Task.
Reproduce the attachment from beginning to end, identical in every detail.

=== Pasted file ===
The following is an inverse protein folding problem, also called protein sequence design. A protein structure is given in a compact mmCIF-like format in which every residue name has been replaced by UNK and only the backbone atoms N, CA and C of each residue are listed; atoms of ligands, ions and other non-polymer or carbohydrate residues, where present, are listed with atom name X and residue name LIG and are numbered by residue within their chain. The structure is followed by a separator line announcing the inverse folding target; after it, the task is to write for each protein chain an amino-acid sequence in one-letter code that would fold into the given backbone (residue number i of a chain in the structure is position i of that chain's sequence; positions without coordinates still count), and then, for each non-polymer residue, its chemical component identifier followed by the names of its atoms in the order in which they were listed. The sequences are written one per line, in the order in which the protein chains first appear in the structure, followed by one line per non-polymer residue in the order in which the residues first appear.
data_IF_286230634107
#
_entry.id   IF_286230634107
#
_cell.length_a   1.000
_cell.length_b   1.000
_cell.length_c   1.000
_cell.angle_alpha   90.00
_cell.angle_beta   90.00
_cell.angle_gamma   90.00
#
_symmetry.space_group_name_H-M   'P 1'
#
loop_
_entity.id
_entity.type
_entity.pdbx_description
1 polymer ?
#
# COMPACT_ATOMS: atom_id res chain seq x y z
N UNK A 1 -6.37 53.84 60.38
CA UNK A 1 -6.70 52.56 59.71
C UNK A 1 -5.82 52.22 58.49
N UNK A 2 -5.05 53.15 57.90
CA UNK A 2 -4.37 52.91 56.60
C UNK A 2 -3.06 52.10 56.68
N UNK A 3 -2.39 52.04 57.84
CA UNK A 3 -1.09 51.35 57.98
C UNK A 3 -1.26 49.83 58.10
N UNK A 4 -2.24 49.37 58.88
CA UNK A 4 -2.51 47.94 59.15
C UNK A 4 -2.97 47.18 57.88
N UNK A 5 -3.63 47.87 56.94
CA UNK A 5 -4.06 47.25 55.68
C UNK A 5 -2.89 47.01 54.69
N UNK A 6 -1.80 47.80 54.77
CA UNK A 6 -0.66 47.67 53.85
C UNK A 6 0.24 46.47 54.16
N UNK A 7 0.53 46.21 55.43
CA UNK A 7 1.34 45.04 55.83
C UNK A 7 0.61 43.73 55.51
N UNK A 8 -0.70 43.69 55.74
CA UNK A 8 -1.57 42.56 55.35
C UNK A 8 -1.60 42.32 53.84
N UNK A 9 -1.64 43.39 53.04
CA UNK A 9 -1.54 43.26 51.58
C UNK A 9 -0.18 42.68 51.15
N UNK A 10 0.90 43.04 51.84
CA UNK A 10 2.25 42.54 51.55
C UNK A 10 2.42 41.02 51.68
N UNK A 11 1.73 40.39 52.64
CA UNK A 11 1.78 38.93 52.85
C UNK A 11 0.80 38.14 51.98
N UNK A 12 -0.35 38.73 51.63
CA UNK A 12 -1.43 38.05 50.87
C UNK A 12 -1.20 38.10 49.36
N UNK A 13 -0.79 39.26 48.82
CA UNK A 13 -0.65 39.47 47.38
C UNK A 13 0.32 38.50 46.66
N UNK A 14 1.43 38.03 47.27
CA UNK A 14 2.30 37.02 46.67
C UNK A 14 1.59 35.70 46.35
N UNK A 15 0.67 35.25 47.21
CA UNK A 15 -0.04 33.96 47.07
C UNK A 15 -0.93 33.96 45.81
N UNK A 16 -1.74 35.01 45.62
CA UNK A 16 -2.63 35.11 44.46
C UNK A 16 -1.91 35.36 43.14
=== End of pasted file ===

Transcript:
The following is an inverse protein folding problem, also called protein sequence design. A protein structure is given in a compact mmCIF-like format in which every residue name has been replaced by UNK and only the backbone atoms N, CA and C of each residue are listed; atoms of ligands, ions and other non-polymer or carbohydrate residues, where present, are listed with atom name X and residue name LIG and are numbered by residue within their chain. The structure is followed by a separator line announcing the inverse folding target; after it, the task is to write for each protein chain an amino-acid sequence in one-letter code that would fold into the given backbone (residue number i of a chain in the structure is position i of that chain's sequence; positions without coordinates still count), and then, for each non-polymer residue, its chemical component identifier followed by the names of its atoms in the order in which they were listed. The sequences are written one per line, in the order in which the protein chains first appear in the structure, followed by one line per non-polymer residue in the order in which the residues first appear.
data_IF_286230634107
#
_entry.id   IF_286230634107
#
_cell.length_a   1.000
_cell.length_b   1.000
_cell.length_c   1.000
_cell.angle_alpha   90.00
_cell.angle_beta   90.00
_cell.angle_gamma   90.00
#
_symmetry.space_group_name_H-M   'P 1'
#
loop_
_entity.id
_entity.type
_entity.pdbx_description
1 polymer ?
#
# COMPACT_ATOMS: atom_id res chain seq x y z
N UNK A 1 -6.37 53.84 60.38
CA UNK A 1 -6.70 52.56 59.71
C UNK A 1 -5.82 52.22 58.49
N UNK A 2 -5.05 53.15 57.90
CA UNK A 2 -4.37 52.91 56.60
C UNK A 2 -3.06 52.10 56.68
N UNK A 3 -2.39 52.04 57.84
CA UNK A 3 -1.09 51.35 57.98
C UNK A 3 -1.26 49.83 58.10
N UNK A 4 -2.24 49.37 58.88
CA UNK A 4 -2.51 47.94 59.15
C UNK A 4 -2.97 47.18 57.88
N UNK A 5 -3.63 47.87 56.94
CA UNK A 5 -4.06 47.25 55.68
C UNK A 5 -2.89 47.01 54.69
N UNK A 6 -1.80 47.80 54.77
CA UNK A 6 -0.66 47.67 53.85
C UNK A 6 0.24 46.47 54.16
N UNK A 7 0.53 46.21 55.43
CA UNK A 7 1.34 45.04 55.83
C UNK A 7 0.61 43.73 55.51
N UNK A 8 -0.70 43.69 55.74
CA UNK A 8 -1.57 42.56 55.35
C UNK A 8 -1.60 42.32 53.84
N UNK A 9 -1.64 43.39 53.04
CA UNK A 9 -1.54 43.26 51.58
C UNK A 9 -0.18 42.68 51.15
N UNK A 10 0.90 43.04 51.84
CA UNK A 10 2.25 42.54 51.55
C UNK A 10 2.42 41.02 51.68
N UNK A 11 1.73 40.39 52.64
CA UNK A 11 1.78 38.93 52.85
C UNK A 11 0.80 38.14 51.98
N UNK A 12 -0.35 38.73 51.63
CA UNK A 12 -1.43 38.05 50.87
C UNK A 12 -1.20 38.10 49.36
N UNK A 13 -0.79 39.26 48.82
CA UNK A 13 -0.65 39.47 47.38
C UNK A 13 0.32 38.50 46.66
N UNK A 14 1.43 38.03 47.27
CA UNK A 14 2.30 37.02 46.67
C UNK A 14 1.59 35.70 46.35
N UNK A 15 0.67 35.25 47.21
CA UNK A 15 -0.04 33.96 47.07
C UNK A 15 -0.93 33.96 45.81
N UNK A 16 -1.74 35.01 45.62
CA UNK A 16 -2.63 35.11 44.46
C UNK A 16 -1.91 35.36 43.14